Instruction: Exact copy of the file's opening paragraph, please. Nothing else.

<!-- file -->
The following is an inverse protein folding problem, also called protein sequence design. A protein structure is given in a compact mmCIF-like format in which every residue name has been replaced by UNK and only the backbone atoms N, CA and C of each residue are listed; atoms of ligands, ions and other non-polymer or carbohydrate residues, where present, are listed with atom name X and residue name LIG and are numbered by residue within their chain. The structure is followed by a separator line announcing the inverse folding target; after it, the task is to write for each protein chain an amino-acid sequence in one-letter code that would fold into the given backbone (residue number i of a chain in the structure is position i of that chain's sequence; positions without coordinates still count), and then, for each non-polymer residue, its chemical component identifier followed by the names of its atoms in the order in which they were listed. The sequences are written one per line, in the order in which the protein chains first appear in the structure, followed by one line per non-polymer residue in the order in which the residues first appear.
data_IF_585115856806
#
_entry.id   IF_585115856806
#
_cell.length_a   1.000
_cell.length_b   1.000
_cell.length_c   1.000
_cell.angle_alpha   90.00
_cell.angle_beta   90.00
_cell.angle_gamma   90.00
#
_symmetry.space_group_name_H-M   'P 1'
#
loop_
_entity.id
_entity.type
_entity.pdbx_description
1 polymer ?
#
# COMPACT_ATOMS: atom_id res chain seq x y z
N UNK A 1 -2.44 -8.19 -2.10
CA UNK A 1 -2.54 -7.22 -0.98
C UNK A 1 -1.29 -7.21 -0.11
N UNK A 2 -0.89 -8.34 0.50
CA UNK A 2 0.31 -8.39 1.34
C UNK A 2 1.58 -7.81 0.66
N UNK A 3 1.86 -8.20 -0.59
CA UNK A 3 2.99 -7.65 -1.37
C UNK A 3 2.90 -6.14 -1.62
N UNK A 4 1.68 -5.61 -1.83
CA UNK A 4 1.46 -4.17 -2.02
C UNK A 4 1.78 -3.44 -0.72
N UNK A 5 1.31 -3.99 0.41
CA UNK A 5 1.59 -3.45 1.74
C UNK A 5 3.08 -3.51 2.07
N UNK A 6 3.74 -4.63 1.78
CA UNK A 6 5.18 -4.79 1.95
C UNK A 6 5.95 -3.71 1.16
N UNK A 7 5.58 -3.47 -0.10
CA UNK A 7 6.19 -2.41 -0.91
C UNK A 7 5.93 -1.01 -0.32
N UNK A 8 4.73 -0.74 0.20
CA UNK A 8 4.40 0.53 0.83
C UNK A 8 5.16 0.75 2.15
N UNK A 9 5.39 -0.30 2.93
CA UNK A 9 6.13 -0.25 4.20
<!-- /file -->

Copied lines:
The following is an inverse protein folding problem, also called protein sequence design. A protein structure is given in a compact mmCIF-like format in which every residue name has been replaced by UNK and only the backbone atoms N, CA and C of each residue are listed; atoms of ligands, ions and other non-polymer or carbohydrate residues, where present, are listed with atom name X and residue name LIG and are numbered by residue within their chain. The structure is followed by a separator line announcing the inverse folding target; after it, the task is to write for each protein chain an amino-acid sequence in one-letter code that would fold into the given backbone (residue number i of a chain in the structure is position i of that chain's sequence; positions without coordinates still count), and then, for each non-polymer residue, its chemical component identifier followed by the names of its atoms in the order in which they were listed. The sequences are written one per line, in the order in which the protein chains first appear in the structure, followed by one line per non-polymer residue in the order in which the residues first appear.